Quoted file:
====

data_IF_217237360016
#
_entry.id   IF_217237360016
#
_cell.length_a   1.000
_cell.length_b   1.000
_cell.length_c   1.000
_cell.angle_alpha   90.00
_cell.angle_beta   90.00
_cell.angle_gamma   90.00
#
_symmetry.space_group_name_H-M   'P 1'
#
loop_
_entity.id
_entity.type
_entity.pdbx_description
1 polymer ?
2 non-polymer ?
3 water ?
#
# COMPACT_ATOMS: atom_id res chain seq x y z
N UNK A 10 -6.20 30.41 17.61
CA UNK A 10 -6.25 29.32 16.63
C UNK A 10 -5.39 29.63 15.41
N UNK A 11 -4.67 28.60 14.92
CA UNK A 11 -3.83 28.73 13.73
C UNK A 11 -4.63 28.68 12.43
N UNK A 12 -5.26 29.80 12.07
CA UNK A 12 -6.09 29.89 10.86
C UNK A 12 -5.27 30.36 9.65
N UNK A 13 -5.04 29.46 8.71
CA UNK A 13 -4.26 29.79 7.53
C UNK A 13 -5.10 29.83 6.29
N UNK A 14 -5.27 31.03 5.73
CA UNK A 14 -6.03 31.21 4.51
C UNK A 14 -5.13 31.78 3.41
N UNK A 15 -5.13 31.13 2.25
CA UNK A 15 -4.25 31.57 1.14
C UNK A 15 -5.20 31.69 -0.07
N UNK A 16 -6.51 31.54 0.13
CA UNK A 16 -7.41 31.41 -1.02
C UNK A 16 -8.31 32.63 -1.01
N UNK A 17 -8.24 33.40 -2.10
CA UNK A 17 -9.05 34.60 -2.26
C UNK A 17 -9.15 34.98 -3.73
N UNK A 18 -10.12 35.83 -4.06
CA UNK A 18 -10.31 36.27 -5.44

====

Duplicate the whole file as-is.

data_IF_217237360016
#
_entry.id   IF_217237360016
#
_cell.length_a   1.000
_cell.length_b   1.000
_cell.length_c   1.000
_cell.angle_alpha   90.00
_cell.angle_beta   90.00
_cell.angle_gamma   90.00
#
_symmetry.space_group_name_H-M   'P 1'
#
loop_
_entity.id
_entity.type
_entity.pdbx_description
1 polymer ?
2 non-polymer ?
3 water ?
#
# COMPACT_ATOMS: atom_id res chain seq x y z
N UNK A 10 -6.20 30.41 17.61
CA UNK A 10 -6.25 29.32 16.63
C UNK A 10 -5.39 29.63 15.41
N UNK A 11 -4.67 28.60 14.92
CA UNK A 11 -3.83 28.73 13.73
C UNK A 11 -4.63 28.68 12.43
N UNK A 12 -5.26 29.80 12.07
CA UNK A 12 -6.09 29.89 10.86
C UNK A 12 -5.27 30.36 9.65
N UNK A 13 -5.04 29.46 8.71
CA UNK A 13 -4.26 29.79 7.53
C UNK A 13 -5.10 29.83 6.29
N UNK A 14 -5.27 31.03 5.73
CA UNK A 14 -6.03 31.21 4.51
C UNK A 14 -5.13 31.78 3.41
N UNK A 15 -5.13 31.13 2.25
CA UNK A 15 -4.25 31.57 1.14
C UNK A 15 -5.20 31.69 -0.07
N UNK A 16 -6.51 31.54 0.13
CA UNK A 16 -7.41 31.41 -1.02
C UNK A 16 -8.31 32.63 -1.01
N UNK A 17 -8.24 33.40 -2.10
CA UNK A 17 -9.05 34.60 -2.26
C UNK A 17 -9.15 34.98 -3.73
N UNK A 18 -10.12 35.83 -4.06
CA UNK A 18 -10.31 36.27 -5.44